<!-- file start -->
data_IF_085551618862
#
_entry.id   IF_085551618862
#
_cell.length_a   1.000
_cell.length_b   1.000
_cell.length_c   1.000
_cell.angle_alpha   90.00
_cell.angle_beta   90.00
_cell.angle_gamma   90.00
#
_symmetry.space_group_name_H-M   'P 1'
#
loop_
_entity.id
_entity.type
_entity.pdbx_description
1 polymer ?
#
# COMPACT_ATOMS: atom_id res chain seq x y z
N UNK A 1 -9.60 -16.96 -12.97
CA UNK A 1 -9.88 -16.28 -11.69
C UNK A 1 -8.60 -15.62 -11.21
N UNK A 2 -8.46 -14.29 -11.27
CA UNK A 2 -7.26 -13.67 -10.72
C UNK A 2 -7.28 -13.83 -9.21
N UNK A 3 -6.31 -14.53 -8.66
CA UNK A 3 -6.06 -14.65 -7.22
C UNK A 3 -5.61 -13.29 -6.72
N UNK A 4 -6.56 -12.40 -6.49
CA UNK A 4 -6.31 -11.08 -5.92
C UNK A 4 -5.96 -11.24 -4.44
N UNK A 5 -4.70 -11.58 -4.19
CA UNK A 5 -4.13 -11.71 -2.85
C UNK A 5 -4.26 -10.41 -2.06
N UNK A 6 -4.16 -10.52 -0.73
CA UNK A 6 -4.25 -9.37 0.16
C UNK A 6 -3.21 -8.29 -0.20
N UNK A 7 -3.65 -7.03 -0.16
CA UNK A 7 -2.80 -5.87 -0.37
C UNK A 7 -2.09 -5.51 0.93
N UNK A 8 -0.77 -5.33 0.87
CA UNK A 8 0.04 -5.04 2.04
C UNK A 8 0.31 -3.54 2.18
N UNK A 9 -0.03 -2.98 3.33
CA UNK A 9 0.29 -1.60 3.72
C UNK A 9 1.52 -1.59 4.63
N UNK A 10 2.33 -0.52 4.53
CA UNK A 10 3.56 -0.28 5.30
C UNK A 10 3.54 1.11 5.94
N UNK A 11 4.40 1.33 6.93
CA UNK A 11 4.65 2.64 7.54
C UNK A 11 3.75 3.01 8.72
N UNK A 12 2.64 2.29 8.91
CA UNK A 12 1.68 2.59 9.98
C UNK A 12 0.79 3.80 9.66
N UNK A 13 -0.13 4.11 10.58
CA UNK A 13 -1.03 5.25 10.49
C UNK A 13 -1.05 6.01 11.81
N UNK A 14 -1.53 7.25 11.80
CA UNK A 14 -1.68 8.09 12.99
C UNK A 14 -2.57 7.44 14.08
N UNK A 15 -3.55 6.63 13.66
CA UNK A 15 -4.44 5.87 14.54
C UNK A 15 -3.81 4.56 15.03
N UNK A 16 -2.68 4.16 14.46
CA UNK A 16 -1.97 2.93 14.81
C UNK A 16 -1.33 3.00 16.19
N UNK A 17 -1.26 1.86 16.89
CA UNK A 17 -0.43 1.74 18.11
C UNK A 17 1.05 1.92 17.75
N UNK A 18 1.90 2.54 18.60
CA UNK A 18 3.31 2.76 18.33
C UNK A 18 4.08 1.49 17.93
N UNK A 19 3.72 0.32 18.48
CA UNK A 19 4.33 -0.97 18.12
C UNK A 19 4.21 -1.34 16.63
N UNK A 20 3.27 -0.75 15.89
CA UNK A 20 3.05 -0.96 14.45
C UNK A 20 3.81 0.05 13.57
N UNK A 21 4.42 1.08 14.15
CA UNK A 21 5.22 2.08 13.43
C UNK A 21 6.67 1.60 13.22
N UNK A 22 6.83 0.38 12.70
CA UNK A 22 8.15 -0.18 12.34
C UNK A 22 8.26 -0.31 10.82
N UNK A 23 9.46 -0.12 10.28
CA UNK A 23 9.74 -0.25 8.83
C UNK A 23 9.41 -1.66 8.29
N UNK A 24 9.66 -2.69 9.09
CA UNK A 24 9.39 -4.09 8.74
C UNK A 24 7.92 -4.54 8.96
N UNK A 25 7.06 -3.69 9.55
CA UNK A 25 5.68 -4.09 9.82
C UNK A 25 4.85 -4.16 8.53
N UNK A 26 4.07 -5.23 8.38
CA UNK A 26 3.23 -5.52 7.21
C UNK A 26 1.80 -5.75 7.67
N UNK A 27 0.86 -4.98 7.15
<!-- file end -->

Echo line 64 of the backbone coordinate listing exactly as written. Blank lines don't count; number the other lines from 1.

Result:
CA UNK A 15 -4.44 5.87 14.54